In the last two decades, Türkiye has also experienced significant developments in the energy sector.
Turkish Petroleum (TPAO), the state oil and gas company, has announced the completion of the pipeline carrying natural gas from the Black Sea to the shore.
Further 58 billion cubic metres of gas were found in December 2022 in the Caycuma-1 well in the southwestern part of the Black Sea.
Türkiye will meet approximately 30 percent of its annual natural gas needs from Black Sea reserves when full capacity is achieved in operation, and it will significantly reduce the country’s dependence on foreign natural gas.
Nearly 25 cubic metres of gas per month will be deducted from household gas bills for one year and natural gas consumption at residential places will be free of charge for one month in a bid to protect citizens against rising energy costs.
An independent evaluation found that the country’s total gas reserves would reach 710 billion cubic metres as at the end of 2022, with a market value in the region of $1 trillion.
Relief for millions
Another important initiative of the Erdogan-led government in the past two decades is the elimination of the retirement age.
The new arrangement benefits those who started working before September 1999, when the law regulating retirement requirements changed, and who have completed 20-25 years of social security-registered careers.
According to the new law, the minimum age requirement for retirement — age 58 for women and age 60 for men — is eliminated, allowing more than 2 millions workers to retire immediately.
Main rivals and manifestos
As President Recep Tayyip Erdogan and his Justice and Development Party highlight their substantial achievements over the past 20 years, the opposition parties are also promoting their promises– such as enabling visa free travel for Turkish citizens to European countries– to attract the support and interest of the Turkish people.
President Recep Tayyip Erdogan announced the Justice and Development Party’s manifesto ahead of the 2023 presidential and parliamentary elections.
The 23-point manifesto focuses on healing the wounds of February earthquakes, rebuilding the cities across 11 provinces, and creating 6 million new jobs in five years to reduce the unemployment rate to 7 percent.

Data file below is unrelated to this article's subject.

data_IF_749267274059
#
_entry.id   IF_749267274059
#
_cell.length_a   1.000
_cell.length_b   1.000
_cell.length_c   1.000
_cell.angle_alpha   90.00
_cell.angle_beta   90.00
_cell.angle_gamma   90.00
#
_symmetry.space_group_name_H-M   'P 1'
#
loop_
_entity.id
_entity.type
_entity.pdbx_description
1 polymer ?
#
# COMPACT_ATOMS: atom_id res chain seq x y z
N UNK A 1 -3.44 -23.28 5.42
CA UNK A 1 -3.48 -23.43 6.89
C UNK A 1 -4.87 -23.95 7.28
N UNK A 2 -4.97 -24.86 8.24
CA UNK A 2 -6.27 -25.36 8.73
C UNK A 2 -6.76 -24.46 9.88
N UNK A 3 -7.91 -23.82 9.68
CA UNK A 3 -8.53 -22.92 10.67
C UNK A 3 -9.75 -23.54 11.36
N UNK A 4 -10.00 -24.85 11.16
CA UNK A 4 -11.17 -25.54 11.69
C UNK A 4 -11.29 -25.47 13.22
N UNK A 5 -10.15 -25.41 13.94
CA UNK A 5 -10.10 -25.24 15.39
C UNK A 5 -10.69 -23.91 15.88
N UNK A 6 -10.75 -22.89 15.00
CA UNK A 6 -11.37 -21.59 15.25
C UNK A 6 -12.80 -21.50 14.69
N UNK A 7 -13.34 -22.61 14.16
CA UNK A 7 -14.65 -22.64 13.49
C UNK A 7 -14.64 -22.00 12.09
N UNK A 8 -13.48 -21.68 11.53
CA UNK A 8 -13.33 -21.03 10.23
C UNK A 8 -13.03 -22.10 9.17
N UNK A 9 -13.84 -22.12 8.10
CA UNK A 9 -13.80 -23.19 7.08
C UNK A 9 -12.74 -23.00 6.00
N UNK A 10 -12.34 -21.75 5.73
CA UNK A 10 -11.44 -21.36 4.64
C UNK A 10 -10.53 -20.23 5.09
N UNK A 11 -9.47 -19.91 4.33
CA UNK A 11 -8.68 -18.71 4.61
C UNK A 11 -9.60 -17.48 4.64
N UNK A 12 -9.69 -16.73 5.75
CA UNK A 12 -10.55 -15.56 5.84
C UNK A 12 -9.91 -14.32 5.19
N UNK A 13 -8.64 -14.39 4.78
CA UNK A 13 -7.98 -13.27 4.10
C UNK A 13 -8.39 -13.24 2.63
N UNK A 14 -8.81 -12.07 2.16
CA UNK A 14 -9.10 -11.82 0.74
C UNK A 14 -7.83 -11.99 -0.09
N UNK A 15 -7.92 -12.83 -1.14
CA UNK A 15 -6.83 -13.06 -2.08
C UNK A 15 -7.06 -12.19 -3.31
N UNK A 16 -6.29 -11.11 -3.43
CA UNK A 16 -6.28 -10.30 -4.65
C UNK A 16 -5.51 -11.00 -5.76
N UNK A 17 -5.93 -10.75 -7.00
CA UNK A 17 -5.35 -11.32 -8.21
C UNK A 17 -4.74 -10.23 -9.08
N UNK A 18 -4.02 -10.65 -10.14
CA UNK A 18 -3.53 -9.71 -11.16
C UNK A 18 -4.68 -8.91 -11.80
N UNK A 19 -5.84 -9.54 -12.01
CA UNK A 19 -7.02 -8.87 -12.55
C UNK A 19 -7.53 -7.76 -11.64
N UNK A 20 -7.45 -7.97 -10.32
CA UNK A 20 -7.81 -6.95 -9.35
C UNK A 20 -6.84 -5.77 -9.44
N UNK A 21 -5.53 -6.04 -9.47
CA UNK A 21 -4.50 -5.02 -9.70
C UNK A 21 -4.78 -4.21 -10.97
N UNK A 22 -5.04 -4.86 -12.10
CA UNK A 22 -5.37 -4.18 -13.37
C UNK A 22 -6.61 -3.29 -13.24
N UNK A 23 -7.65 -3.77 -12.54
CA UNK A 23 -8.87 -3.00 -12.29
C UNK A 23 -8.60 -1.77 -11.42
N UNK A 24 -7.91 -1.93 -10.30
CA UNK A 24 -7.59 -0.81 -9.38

Recep Tayyip Erdogan also promised to speed up investment and promotion in tourism with a goal of 90 million tourists and $100 billion in tourism revenue. The manifesto also includes areas of the economy and environment.
Recep Tayyip Erdogan vowed to increase Türkiye’s power in the areas of energy, agriculture, education, and transportation, and build “the axis of Türkiye” with a foreign policy of peace and stability.
How elections in Türkiye work
On May 14, Turkish voters will head to the polls to elect their next president and members of parliament. Many view this election as one of the most significant in recent history.
The Turkish president is elected using a two-round voting system, where a candidate must secure an absolute majority or more than 50 percent of the nationwide vote.
Four individuals have garnered the necessary 100,000 signatures to qualify as presidential candidates for Turkish elections 2023.
If no candidate secures a majority in the first ballot, the second round of voting will take place on May 28th for Turkish elections 2023. The national results are announced by the Supreme Electoral Council (YSK) after counting all the votes.
The largest Turkish diaspora community resides in Western Europe, where Turkish workers settled in the 1960s under a post-World War II reconstruction program. They represent the largest Muslim immigrant group in Western Europe.
The diaspora voting period will take place from April 27th to May 9th, while the elections in Türkiye will be held on May 14th.
SOURCE: TRTWORLD AND AGENCIES